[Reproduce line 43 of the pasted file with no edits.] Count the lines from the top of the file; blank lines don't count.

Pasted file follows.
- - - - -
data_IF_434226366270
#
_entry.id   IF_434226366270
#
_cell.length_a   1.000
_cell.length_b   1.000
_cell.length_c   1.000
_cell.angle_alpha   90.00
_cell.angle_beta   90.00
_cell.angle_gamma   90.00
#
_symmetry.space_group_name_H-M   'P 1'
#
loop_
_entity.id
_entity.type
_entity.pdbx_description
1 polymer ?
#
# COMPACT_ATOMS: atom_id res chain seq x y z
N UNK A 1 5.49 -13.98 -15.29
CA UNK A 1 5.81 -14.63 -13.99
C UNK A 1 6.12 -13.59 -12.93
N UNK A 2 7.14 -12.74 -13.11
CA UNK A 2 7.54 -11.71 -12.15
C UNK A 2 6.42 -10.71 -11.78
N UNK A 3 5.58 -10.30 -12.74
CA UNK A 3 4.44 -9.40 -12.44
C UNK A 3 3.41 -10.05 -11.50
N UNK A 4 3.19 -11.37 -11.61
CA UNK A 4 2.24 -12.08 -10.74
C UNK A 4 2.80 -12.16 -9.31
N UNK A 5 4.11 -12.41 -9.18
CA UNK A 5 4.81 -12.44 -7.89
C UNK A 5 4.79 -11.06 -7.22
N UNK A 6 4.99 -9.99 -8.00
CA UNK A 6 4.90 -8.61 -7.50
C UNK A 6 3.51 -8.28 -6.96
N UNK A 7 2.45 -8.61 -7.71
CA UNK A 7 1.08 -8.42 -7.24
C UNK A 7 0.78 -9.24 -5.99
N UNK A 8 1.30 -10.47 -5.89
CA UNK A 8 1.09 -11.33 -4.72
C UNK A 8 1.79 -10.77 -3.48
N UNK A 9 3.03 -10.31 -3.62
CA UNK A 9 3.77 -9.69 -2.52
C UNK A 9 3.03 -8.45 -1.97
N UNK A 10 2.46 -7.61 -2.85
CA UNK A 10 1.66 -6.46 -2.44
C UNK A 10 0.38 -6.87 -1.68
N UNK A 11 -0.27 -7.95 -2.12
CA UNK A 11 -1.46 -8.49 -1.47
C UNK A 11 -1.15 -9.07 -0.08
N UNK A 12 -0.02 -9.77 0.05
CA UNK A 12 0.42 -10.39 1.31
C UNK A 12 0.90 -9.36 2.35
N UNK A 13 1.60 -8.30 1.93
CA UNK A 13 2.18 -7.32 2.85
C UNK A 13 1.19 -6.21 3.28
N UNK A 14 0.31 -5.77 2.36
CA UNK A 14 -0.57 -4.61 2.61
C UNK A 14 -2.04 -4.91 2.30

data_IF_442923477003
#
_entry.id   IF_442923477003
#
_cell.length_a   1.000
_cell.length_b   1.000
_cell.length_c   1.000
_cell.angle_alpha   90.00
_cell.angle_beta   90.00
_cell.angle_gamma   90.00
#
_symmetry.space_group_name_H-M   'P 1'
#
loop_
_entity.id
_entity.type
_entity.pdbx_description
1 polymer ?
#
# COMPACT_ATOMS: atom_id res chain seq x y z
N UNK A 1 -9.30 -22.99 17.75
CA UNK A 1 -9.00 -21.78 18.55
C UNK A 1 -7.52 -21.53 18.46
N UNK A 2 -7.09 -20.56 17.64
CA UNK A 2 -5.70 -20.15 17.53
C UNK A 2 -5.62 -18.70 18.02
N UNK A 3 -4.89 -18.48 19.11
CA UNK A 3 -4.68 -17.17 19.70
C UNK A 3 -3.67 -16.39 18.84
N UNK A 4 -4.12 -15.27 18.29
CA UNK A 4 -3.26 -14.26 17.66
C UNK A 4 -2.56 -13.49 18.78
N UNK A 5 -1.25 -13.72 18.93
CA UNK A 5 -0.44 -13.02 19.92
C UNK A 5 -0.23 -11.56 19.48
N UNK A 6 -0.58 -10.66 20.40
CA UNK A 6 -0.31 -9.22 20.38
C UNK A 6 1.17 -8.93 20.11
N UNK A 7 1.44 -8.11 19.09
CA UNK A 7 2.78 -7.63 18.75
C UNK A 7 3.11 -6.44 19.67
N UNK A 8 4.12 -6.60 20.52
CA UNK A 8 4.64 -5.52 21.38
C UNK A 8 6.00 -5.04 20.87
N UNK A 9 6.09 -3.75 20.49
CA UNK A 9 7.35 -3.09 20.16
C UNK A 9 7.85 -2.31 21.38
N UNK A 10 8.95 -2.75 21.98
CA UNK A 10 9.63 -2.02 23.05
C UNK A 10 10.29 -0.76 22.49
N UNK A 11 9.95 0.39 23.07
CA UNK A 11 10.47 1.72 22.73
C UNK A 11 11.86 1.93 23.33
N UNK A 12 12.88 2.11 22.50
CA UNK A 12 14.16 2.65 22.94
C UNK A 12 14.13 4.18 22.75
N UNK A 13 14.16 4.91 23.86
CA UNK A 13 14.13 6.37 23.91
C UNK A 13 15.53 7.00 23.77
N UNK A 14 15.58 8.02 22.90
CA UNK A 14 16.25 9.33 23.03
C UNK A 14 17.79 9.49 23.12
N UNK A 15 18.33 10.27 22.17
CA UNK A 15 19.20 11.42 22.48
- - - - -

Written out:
CA UNK A 8 1.09 -11.33 -4.72